Even trained psychologists might need to refer clients. For example, if a client is suffering from severe depression, it might be useful to the client to be referred to a psychiatrist for further attention or medication. 

Being mindful of the limits of your competence and boundaries of your scope of practice are key in deciding whether you can support the client sufficiently.

Refer the client if continuing engagement poses an ethical risk

There could be times when you are confronted by clients who have different beliefs from your own. This could be strong political views or perhaps strong views on gender roles or religious beliefs that may clash with yours. These views might be problematic and create barriers to your providing the best service to the client. In this case, the client may be referred to another practitioner. In another instance, a client may persistently flirt with the practitioner and make romantic gestures; in this case, continuing with sessions might not be in the interest of both parties. It is advised that practitioners consult with their supervisors if they need support in evaluating referrals. Sometimes the practitioners might have an issue to deal with, like a loss or illness and the client might have similar issues. In this case, if the sessions become too emotionally painful then a referral can be made.

Another reason why referrals can be made is if the client has threatened you with physical violence. Practitioners who fear for their safety might not be able to provide the best assistance, and it is therefore wise to refer such a client.

It is important that in each instance the practitioner is mindful of their own feelings, thoughts, triggers and comfort level with each client. Evaluating this is ongoing and not just at the start of the practitioner-client relationship. It is also what may be explored and discussed as part of ongoing supervision and development. Thus, arranging for a supervisor that acts as a mentor and guide in your ongoing growth as a practitioner, can be helpful and supportive.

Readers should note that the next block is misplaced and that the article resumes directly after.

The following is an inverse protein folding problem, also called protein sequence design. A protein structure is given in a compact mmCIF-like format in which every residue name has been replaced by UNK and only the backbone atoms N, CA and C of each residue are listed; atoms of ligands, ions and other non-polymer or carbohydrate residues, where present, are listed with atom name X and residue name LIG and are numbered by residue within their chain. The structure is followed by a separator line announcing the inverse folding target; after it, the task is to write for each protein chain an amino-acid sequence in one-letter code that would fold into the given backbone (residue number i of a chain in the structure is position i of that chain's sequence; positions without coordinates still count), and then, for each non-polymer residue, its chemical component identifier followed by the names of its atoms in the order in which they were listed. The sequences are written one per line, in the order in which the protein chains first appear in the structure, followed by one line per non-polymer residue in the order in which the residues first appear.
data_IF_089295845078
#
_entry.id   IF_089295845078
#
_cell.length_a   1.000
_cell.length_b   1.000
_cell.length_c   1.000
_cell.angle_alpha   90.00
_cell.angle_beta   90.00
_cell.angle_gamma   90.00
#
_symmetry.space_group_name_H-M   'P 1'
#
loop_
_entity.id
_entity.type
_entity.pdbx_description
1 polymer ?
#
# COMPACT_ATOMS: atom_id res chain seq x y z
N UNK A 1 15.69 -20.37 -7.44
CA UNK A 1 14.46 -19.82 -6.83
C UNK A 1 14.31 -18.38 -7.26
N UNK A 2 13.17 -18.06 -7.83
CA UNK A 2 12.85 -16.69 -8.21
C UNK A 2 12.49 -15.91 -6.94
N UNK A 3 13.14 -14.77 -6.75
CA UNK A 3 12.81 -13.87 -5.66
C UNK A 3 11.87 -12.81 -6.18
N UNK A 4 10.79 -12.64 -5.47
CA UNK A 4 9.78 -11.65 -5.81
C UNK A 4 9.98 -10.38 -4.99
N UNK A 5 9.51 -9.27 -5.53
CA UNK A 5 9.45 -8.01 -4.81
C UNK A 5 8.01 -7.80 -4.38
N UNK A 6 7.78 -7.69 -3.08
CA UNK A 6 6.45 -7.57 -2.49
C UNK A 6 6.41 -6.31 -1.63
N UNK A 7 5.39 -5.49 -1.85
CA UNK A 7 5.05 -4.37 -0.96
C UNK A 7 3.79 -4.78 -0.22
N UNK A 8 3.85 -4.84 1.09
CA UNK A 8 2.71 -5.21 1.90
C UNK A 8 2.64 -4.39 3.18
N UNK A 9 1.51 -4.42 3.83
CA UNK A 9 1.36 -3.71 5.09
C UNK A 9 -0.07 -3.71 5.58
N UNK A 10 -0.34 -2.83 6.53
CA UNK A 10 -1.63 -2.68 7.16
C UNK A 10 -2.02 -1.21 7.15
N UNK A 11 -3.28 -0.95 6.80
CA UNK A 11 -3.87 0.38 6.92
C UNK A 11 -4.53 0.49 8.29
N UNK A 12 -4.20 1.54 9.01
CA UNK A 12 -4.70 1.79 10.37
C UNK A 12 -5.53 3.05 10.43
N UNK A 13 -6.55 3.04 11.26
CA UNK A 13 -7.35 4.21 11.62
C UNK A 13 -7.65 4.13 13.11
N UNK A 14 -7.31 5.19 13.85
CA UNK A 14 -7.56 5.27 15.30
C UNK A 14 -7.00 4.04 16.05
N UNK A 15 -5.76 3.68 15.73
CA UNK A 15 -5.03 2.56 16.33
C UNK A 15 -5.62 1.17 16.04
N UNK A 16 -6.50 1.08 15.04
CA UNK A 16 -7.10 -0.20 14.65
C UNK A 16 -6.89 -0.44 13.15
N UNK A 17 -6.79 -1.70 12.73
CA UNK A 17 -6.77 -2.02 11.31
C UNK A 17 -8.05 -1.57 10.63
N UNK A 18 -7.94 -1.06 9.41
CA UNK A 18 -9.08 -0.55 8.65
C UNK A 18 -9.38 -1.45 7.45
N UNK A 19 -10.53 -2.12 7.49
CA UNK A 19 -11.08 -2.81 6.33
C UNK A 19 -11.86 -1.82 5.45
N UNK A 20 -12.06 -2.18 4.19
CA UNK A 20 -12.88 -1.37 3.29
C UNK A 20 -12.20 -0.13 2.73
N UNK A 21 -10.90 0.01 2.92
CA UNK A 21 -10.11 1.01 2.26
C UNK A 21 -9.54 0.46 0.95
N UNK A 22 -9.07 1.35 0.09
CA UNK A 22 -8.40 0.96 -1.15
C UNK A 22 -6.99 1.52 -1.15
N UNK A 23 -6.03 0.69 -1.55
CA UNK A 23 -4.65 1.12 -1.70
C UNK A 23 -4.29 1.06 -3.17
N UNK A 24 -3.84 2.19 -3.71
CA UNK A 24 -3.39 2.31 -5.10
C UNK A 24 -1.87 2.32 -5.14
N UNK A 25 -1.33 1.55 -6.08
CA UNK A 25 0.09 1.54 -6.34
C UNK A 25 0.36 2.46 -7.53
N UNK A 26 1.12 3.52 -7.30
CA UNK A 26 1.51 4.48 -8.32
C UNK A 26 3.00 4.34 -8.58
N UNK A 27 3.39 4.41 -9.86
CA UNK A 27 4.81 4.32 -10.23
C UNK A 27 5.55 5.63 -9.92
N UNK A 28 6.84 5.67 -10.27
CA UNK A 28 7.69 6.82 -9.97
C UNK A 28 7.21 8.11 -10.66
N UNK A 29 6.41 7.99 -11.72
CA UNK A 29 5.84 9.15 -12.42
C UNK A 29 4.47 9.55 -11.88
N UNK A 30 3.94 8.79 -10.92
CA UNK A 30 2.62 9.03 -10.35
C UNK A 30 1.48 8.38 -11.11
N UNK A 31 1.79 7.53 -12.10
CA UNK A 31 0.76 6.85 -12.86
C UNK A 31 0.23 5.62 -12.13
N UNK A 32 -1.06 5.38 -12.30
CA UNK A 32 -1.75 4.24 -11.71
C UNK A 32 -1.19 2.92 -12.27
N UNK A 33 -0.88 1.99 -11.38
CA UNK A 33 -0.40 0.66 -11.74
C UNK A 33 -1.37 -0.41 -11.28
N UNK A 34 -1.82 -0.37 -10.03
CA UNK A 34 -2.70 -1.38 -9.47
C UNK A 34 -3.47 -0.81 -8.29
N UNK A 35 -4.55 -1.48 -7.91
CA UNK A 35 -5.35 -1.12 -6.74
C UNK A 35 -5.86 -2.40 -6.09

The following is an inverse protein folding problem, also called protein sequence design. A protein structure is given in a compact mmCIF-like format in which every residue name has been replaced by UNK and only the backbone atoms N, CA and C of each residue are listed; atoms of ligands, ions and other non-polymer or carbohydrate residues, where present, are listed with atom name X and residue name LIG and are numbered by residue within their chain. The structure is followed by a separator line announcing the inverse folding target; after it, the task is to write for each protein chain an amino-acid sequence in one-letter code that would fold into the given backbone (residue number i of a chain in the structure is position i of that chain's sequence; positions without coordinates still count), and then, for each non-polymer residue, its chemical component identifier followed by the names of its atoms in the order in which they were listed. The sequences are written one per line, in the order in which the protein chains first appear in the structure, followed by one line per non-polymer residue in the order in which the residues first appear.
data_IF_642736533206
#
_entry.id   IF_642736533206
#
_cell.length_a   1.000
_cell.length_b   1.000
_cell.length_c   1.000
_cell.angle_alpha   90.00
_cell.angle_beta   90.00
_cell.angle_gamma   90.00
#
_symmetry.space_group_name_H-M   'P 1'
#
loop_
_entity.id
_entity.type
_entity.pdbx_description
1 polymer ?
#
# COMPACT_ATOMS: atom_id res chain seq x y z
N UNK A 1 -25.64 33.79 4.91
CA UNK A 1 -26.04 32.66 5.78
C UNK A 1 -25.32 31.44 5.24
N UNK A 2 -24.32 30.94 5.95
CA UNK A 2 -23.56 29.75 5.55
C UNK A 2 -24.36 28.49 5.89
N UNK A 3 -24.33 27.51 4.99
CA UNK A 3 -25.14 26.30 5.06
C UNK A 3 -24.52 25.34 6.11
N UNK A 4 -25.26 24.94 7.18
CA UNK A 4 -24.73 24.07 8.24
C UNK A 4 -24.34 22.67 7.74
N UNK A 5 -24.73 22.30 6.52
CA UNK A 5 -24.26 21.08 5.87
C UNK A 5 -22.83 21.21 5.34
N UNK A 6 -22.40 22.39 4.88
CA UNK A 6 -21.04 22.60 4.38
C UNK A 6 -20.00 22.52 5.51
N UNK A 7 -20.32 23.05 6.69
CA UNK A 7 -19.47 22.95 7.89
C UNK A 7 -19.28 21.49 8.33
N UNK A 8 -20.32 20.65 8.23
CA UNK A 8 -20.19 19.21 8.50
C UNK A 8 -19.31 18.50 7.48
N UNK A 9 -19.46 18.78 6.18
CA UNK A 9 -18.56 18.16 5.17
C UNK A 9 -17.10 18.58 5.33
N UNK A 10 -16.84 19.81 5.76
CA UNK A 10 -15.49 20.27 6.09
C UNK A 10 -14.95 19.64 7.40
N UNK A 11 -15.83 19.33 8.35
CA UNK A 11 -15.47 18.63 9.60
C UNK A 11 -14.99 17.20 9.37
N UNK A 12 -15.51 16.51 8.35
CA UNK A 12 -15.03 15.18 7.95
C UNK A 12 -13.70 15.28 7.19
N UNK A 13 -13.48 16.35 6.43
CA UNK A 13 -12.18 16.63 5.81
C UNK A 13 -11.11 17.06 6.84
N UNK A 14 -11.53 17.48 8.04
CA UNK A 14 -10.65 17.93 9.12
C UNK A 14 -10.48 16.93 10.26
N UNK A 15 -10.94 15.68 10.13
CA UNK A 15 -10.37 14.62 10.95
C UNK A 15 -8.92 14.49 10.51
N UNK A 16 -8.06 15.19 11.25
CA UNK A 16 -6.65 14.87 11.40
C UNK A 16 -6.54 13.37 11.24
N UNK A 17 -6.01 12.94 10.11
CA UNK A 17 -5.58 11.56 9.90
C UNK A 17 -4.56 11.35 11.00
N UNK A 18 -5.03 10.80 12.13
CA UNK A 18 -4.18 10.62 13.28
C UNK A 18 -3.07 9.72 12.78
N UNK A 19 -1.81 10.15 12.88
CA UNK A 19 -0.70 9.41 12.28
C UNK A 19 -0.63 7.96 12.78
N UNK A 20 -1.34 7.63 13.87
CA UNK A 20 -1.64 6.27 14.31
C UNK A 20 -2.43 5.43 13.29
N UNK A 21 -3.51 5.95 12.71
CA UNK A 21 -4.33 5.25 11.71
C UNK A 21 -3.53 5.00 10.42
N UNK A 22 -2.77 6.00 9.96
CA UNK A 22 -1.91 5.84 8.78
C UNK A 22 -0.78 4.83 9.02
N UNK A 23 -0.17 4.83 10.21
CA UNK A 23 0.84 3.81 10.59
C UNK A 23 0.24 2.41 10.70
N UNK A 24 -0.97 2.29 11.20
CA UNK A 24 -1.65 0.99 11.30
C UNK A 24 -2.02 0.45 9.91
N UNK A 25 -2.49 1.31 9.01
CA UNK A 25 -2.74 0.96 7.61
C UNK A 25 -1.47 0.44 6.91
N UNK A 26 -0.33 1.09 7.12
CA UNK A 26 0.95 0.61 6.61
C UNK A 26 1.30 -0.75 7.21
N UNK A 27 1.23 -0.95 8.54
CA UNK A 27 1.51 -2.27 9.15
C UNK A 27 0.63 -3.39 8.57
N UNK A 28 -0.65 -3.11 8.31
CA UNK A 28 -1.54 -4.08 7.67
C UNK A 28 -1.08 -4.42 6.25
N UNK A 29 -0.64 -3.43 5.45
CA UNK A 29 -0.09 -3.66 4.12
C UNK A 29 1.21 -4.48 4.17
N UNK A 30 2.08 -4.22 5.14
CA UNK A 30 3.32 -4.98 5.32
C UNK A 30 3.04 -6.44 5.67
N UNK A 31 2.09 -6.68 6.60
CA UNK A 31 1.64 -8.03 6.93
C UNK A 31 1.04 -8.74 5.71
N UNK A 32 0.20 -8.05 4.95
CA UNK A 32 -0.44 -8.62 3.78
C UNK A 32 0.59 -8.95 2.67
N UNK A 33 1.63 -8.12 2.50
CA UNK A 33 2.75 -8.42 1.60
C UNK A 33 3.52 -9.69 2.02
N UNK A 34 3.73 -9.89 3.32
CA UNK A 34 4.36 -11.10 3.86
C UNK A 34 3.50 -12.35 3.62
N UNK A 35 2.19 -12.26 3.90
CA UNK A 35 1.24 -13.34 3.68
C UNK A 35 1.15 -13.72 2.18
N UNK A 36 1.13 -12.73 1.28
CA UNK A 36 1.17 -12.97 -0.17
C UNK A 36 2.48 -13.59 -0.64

Refer if the client is not benefiting from sessions 

A practitioner may refer a client who does not wish to actively participate in their own process. If a client seems unwilling to talk about their goals or situations, shows no interest in take-home activities or does not attend sessions, then the client may be referred to another practitioner if they wish to work with someone else.

As an entry-level or advanced level practitioner, you may find that clients receive the information and may not return until more information is needed. The specialist level practitioner may have situations where they are engaged with clients in repeat sessions for other reasons, like therapy or coaching for example. In this case, referring the client who is not benefiting from the interactions may be acceptable. However, this is a discussion that takes place between the practitioner and client in an open, honest and transparent manner. The practitioner may raise what they are noticing and ask for feedback from the client as to their thoughts, feelings and actions they feel would be appropriate. It is thus a joint discussion and decision, rather than one made by the practitioner alone. It is important to include the client, as upon exploring this, there may be many reasons that emerge that could be impacting their level of engagement in the sessions. Knowing this may also support you as the practitioner, in making the best recommendations for referral. 

Authors

Sacda

Karuna Mahadave

Christopher John Beukes